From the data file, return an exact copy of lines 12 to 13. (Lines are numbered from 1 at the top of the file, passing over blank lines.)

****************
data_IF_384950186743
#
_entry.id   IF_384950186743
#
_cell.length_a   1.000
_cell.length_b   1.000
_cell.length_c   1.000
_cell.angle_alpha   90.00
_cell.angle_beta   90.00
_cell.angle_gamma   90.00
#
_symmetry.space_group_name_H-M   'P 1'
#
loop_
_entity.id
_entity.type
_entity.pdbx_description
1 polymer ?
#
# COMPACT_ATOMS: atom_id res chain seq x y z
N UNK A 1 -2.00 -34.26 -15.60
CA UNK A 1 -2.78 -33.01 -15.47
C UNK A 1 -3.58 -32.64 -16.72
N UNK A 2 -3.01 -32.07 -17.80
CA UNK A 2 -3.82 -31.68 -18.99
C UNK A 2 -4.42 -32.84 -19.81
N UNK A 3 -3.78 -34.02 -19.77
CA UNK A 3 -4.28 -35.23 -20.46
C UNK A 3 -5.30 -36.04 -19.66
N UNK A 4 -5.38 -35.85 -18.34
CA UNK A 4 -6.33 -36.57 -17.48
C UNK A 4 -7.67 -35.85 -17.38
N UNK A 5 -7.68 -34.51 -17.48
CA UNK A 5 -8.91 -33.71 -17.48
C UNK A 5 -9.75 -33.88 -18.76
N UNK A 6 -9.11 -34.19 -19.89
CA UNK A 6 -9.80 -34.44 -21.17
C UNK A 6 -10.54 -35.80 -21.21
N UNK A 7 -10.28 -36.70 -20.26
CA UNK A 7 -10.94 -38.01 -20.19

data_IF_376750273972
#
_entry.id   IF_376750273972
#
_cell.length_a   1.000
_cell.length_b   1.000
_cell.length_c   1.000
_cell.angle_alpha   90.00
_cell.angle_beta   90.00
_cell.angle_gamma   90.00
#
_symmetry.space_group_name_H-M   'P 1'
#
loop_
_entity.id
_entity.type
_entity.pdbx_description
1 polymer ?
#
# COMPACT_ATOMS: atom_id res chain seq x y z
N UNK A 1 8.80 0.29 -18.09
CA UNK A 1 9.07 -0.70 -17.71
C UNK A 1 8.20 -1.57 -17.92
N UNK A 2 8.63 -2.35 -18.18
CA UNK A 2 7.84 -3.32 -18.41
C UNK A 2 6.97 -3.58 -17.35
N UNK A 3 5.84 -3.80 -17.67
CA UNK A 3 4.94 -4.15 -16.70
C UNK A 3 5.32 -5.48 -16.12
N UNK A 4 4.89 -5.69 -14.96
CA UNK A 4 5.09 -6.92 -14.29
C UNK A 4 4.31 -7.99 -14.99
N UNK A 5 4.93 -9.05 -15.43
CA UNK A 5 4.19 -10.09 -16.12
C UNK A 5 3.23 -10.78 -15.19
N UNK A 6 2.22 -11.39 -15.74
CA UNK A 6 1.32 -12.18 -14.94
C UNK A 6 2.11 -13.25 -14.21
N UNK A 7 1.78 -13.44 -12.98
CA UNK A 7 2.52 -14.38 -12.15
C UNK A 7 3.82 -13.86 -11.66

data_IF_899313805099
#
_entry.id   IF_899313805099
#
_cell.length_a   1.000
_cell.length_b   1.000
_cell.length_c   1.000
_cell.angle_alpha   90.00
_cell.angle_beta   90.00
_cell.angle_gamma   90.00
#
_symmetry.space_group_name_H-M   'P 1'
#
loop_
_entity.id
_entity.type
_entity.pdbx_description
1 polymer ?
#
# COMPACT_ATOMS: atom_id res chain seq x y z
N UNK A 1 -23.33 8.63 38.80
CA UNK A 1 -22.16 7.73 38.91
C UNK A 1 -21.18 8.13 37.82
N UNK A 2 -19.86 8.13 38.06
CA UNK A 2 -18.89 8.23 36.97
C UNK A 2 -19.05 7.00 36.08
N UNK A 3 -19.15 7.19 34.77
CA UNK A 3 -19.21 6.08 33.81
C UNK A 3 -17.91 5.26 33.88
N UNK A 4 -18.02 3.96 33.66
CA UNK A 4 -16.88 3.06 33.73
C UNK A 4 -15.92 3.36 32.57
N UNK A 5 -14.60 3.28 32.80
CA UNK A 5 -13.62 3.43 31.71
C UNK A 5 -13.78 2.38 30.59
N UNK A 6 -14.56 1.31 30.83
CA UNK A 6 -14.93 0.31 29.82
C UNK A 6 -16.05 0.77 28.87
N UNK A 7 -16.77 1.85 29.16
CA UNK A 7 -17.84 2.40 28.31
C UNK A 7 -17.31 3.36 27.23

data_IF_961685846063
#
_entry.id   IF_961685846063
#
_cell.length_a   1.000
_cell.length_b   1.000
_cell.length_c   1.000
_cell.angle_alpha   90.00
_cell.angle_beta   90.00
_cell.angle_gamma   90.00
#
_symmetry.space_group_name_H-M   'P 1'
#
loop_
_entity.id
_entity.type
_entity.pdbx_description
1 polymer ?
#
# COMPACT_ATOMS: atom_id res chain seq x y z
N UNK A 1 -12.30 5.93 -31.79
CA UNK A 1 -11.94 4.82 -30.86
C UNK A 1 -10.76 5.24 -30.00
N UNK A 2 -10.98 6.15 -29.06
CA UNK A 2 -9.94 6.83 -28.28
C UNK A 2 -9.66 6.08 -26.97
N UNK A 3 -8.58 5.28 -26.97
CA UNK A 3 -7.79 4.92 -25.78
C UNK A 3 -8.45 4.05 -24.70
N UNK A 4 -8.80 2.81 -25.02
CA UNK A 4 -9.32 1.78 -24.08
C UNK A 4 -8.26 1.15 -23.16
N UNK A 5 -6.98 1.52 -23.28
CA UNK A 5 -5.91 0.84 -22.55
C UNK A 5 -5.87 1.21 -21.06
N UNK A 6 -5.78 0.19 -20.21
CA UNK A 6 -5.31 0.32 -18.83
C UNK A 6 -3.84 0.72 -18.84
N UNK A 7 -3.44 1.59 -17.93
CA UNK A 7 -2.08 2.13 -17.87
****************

_symmetry.space_group_name_H-M   'P 1'
#